The public shunning of Cruz was just one facet of this makeover. To a striking degree, the Cleveland proceedings have celebrated the Trump brand of transgressive utterances. “We need a president who is politically incorrect and who will tell it like is,” Florida Gov. Rick Scott beseeched the American polis on Wednesday. “We need a president who’s not afraid to say ‘radical Islamic terrorism.’ ”
Like most religions, the GOP’s Trump faith harbors a talismanic belief in the powers of words to effect tremendous works of transubstantiation. Never mind that being “politically incorrect” is just a euphemism for unhinged and ugly verbal abuse, or that saying “radical Islamic terrorism” will do no more to reverse the descent of Islamism into murderous anarchy than chanting “Candyman” aloud in sequence will.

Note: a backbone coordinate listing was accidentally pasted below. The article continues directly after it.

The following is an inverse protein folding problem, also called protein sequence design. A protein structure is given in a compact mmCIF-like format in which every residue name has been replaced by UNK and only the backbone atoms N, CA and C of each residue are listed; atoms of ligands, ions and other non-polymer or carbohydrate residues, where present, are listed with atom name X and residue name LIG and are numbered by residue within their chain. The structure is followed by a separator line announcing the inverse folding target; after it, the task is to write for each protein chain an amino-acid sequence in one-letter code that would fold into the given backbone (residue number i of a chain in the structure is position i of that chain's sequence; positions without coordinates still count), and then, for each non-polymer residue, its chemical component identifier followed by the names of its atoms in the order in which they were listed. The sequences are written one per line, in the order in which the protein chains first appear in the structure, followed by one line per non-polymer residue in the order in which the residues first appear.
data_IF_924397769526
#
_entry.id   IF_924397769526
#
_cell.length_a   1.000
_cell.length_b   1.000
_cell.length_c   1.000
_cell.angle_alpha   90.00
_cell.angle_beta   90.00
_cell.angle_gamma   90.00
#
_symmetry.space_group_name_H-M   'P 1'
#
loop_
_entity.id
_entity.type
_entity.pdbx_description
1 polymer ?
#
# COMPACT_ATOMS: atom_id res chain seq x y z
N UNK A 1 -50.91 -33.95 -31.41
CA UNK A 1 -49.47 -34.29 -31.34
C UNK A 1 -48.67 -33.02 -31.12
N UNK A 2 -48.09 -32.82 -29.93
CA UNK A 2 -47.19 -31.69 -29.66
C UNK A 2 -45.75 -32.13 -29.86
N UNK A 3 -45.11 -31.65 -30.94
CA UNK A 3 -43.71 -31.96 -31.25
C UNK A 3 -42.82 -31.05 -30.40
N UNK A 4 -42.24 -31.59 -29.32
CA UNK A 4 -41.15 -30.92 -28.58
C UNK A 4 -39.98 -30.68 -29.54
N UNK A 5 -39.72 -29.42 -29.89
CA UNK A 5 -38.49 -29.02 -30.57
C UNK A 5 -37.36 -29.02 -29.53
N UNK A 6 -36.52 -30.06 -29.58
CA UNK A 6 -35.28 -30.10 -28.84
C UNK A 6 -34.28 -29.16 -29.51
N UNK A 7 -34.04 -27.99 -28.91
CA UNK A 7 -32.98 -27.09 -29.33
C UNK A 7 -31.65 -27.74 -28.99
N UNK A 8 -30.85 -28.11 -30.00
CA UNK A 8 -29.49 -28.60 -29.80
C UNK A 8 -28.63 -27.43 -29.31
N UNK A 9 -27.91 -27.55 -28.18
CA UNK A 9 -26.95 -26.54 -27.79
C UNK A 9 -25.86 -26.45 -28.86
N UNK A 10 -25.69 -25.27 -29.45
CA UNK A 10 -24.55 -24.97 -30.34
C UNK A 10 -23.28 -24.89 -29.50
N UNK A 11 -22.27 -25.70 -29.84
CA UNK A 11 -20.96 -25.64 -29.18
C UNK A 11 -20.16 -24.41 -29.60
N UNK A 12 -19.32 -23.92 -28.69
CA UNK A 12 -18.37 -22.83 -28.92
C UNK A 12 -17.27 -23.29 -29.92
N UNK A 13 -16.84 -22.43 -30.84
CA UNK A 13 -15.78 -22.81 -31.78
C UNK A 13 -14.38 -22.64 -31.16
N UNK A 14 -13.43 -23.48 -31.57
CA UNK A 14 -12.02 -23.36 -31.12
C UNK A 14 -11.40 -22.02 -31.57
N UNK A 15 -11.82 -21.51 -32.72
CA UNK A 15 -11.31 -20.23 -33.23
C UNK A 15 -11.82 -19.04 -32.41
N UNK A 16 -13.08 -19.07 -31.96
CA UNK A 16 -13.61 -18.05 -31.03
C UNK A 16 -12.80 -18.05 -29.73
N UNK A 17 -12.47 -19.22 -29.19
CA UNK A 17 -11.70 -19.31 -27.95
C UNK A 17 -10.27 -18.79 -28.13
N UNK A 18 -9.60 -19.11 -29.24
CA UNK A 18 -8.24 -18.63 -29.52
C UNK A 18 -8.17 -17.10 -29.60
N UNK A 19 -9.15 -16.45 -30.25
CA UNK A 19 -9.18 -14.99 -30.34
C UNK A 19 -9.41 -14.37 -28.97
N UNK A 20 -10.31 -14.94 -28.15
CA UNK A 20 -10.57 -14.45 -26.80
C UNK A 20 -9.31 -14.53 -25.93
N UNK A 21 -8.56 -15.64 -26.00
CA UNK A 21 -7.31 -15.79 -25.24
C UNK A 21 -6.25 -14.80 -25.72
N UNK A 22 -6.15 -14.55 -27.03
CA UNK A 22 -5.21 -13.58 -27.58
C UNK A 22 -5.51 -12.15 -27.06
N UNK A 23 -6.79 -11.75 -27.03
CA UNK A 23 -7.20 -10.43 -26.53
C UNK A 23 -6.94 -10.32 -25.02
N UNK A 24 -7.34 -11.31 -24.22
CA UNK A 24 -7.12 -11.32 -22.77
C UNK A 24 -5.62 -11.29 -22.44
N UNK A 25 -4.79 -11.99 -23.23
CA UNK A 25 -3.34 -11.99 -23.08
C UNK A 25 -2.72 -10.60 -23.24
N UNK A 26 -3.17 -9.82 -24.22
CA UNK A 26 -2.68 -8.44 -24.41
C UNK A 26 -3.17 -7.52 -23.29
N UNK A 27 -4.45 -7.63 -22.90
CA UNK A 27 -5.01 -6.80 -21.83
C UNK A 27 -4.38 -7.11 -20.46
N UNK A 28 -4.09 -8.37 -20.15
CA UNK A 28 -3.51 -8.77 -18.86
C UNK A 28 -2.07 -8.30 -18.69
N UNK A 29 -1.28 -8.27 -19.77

There’s also a chiliastic taste to all this Trump worship — nothing works like the rhetoric of end times to galvanize the faithful into action. Newt Gingrich, who took the stage after Cruz, had the tricky task of making Cruz’s outburst seem like a mere distraction on the path to Trump’s apotheosis. Not surprisingly, Gingrich — who in his recent failed charm offensive to land Trump’s VP nod, went on his own Trumpian binge of xenophobic Islam-baiting—reached for apocalyptic fear-mongering: “The worse-case scenario is losing an American city to terrorists with weapons of mass destruction.” The Cleveland crowd was once again channeled reassuringly back into a posture of righteous white ethnic wrath.
Fixating on language also performs the indispensable trick of permitting the Trump Quicken Loans revival to entirely overlook the far less flamboyant rigors of policymaking. Trump was quoted in a truly chilling New York Times story saying that he’d evaluate the prospect of lending military support to NATO allies facing a potential Russian invasion on a case-by-case basis. Basically, he laid out a welcome mat for Vladimir Putin on the borders of the Baltic states, and beyond.